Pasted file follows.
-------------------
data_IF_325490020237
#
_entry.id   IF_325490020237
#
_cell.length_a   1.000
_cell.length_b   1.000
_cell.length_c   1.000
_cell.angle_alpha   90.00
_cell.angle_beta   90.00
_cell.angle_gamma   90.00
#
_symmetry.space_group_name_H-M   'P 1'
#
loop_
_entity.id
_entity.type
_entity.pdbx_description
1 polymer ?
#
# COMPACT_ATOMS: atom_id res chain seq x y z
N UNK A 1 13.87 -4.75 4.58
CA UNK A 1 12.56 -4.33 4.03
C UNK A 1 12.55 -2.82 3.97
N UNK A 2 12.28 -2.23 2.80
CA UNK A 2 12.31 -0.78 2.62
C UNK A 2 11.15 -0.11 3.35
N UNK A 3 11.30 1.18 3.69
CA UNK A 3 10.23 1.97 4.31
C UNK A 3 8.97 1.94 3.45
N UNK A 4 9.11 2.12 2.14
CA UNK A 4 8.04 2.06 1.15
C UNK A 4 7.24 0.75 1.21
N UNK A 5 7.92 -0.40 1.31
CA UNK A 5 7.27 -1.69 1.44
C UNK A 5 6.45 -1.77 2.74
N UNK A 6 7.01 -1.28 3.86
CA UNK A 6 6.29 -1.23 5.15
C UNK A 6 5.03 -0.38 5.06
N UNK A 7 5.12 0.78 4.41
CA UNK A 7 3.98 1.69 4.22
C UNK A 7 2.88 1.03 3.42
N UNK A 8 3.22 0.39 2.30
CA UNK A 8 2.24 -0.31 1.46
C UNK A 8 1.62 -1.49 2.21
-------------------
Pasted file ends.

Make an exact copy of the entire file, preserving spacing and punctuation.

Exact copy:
data_IF_325490020237
#
_entry.id   IF_325490020237
#
_cell.length_a   1.000
_cell.length_b   1.000
_cell.length_c   1.000
_cell.angle_alpha   90.00
_cell.angle_beta   90.00
_cell.angle_gamma   90.00
#
_symmetry.space_group_name_H-M   'P 1'
#
loop_
_entity.id
_entity.type
_entity.pdbx_description
1 polymer ?
#
# COMPACT_ATOMS: atom_id res chain seq x y z
N UNK A 1 13.87 -4.75 4.58
CA UNK A 1 12.56 -4.33 4.03
C UNK A 1 12.55 -2.82 3.97
N UNK A 2 12.28 -2.23 2.80
CA UNK A 2 12.31 -0.78 2.62
C UNK A 2 11.15 -0.11 3.35
N UNK A 3 11.30 1.18 3.69
CA UNK A 3 10.23 1.97 4.31
C UNK A 3 8.97 1.94 3.45
N UNK A 4 9.11 2.12 2.14
CA UNK A 4 8.04 2.06 1.15
C UNK A 4 7.24 0.75 1.21
N UNK A 5 7.92 -0.40 1.31
CA UNK A 5 7.27 -1.69 1.44
C UNK A 5 6.45 -1.77 2.74
N UNK A 6 7.01 -1.28 3.86
CA UNK A 6 6.29 -1.23 5.15
C UNK A 6 5.03 -0.38 5.06
N UNK A 7 5.12 0.78 4.41
CA UNK A 7 3.98 1.69 4.22
C UNK A 7 2.88 1.03 3.42
N UNK A 8 3.22 0.39 2.30
CA UNK A 8 2.24 -0.31 1.46
C UNK A 8 1.62 -1.49 2.21